- meet where people feel comfortable
- create a friendly, supportive environment so young people feel confident to speak out
- encourage young people to set the agenda
- support an environment in which young people feel listened to and are responded to.
Young people involved in Big Local in Kirk Hallam
We asked some of the young people involved in Big Local in Kirk Hallam - how would you describe Big Local to one of your friends to help get them interested?
"I would tell them that they have £1m to spend over 10 years, so why don't they get involved and voice their opinion on how the money should be spent. If you don't get involved now, then there is no point moaning in 10 years’ time that the money was never spent how you thought would be best."
Young person, Kirk Hallam
"It’s a solution to change the place you live to make it better."
Victor Hartshorn (young person), Kirk Hallam
In Kirk Hallam, they have had a number of successes in involving young people in Big Local, from young people developing and taking a lead with their own consultation for young people, to taking part in important participatory budgeting decisions. Some of the young people first got interested in Big Local through a competition at their local school. Competitions are one example of a way to make getting involved fun and interesting.
Now some of the young people in Kirk Hallam have become more involved in Big Local over time, they find their participation a rewarding experience. Oliver Cox, a young person in Kirk Hallam says:
"Helping to make the area better makes you feel good. Kirk Hallam is quiet and there’s not much to do so we want to make it better."
And Victor Hartshorn, also a young people in Kirk Hallam says:
"The thing I find most rewarding is the results. You know then you’ve made a change."
Since becoming involved, Oliver has also become an informal spokesperson for other young people. Because his friends and acquaintances know that he is involved with Big Local, they will sometimes approach him with things they are interested in, or would like to see in Kirk Hallam and ask him if he can help to make it happen through Big Local.
The wider Kirk Hallam Big Local group value the young people’s input. Some of the young people are on the panel that make decisions on the community chest awards. The Big Local partnership has now reserved two places for young people if they want to attend meetings on a regular basis. By ensuring that young people’s involvement in Big Local is meaningful in Kirk Hallam, it has made the experience of being involved rewarding:
"Although I am not a resident of Kirk Hallam, I feel that I have been able to do my bit for the community. It pleases me to see that the work we have done is being published on the website and sent out to other schools and community areas in Kirk Hallam. Most rewarding are the comments and credit that we have been given for all of our hard work."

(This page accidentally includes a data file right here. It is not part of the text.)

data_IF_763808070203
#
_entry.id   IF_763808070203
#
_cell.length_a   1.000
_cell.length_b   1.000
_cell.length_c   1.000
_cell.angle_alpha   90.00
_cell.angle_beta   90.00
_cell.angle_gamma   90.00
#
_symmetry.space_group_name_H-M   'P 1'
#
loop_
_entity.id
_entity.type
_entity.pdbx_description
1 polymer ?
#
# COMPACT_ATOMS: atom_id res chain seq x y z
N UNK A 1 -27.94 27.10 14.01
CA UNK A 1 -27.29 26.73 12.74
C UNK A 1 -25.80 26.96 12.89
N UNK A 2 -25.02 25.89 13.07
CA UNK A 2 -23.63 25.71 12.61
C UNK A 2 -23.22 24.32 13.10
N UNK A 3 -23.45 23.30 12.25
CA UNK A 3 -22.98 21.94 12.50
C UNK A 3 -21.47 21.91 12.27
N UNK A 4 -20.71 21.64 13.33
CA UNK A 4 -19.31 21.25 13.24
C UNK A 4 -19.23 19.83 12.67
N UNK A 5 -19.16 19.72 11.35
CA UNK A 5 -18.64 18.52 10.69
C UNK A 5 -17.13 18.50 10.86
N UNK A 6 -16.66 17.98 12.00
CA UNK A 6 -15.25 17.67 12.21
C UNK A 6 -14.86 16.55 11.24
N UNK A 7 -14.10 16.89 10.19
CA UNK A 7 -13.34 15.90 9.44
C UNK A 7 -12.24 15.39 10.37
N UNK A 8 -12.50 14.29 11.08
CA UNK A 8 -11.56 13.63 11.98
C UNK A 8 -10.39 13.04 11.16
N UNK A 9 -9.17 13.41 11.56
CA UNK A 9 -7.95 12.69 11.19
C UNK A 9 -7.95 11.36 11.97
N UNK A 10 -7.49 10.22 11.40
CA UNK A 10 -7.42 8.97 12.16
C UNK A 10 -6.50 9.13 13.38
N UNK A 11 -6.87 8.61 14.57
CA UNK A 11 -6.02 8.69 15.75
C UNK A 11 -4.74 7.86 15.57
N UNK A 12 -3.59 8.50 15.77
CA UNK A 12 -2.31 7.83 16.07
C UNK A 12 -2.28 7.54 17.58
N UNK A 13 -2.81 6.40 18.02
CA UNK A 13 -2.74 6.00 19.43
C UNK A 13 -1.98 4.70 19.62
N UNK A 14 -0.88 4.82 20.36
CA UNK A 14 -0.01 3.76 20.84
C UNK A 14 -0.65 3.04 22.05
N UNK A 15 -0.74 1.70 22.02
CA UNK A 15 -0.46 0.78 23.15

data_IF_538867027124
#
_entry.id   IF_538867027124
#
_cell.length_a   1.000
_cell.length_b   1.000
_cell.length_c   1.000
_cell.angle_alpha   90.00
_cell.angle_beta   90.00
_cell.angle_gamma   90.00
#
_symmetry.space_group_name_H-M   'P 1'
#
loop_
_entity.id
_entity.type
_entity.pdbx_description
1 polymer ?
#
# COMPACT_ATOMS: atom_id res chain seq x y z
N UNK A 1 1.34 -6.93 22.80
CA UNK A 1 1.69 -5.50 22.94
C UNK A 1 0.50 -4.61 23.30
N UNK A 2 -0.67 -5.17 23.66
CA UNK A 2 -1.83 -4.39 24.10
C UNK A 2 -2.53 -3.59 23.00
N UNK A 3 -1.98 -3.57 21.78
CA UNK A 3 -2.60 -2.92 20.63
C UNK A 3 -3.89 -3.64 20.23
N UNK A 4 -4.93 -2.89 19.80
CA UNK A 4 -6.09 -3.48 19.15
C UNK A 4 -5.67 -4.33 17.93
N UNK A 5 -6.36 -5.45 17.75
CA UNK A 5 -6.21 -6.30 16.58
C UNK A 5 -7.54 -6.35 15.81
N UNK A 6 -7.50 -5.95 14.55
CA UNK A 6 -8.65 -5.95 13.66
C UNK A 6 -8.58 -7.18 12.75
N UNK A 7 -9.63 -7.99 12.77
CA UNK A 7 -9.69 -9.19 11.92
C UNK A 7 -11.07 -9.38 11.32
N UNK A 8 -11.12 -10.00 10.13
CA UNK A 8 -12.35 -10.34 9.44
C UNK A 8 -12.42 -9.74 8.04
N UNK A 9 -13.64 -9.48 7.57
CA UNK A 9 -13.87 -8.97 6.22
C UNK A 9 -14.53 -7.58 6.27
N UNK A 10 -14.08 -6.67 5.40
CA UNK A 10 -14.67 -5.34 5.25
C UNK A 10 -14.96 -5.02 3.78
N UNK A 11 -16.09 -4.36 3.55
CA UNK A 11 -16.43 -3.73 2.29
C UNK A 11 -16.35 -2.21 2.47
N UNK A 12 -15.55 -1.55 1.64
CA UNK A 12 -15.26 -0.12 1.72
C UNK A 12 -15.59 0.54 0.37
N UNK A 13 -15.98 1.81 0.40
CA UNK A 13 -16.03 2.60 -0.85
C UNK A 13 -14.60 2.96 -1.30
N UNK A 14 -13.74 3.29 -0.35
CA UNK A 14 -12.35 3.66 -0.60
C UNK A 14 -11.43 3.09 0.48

Young person, Kirk Hallam
Youth parliament in DY10 Big Local
DY10 Big Local (Horsefair, Broadwaters and Greenhill in Kidderminster), has involved young people in a few different ways. Brenda Lines, chair of DY10 Big Local is keen to emphasise that engaging and involving young people is a learning curve and they have needed to try different things to find out what works.
One of the things they have been very keen to promote with young people, are the benefits of participating in democratic processes. To get some of the children interested in this, they prepared a school trip involving children from two local schools to go to London to visit the Houses of Parliament. For many of the 12 children, they had never been to London before so it was a real adventure, as well as an interesting experience to meet their local MP and ask him questions. Since the visit, pupils with their school’s support have become much more likely to campaign on issues they care about such as the local bus service and this has had some positive results.
At the ‘young people and Big Local’ event, DY10 Big Local hosted a discussion with the whole group to talk about some of the things they feel are important in engaging young people:
- To get young people involved, you need to create excitement in some way – it needs to be a rewarding experience for them.
- Music, a climbing wall and dance studios were highlighted by young people as things that had attracted them to participate in local activity.
- The key element was that young people felt that what was offered should be something that they couldn’t just do at home – it had to be something that would motivate them to get out of the house:
"It has to be something out of the ordinary, a hook, something which you have to do then or you miss the opportunity."
Young person, Slade Green Big Local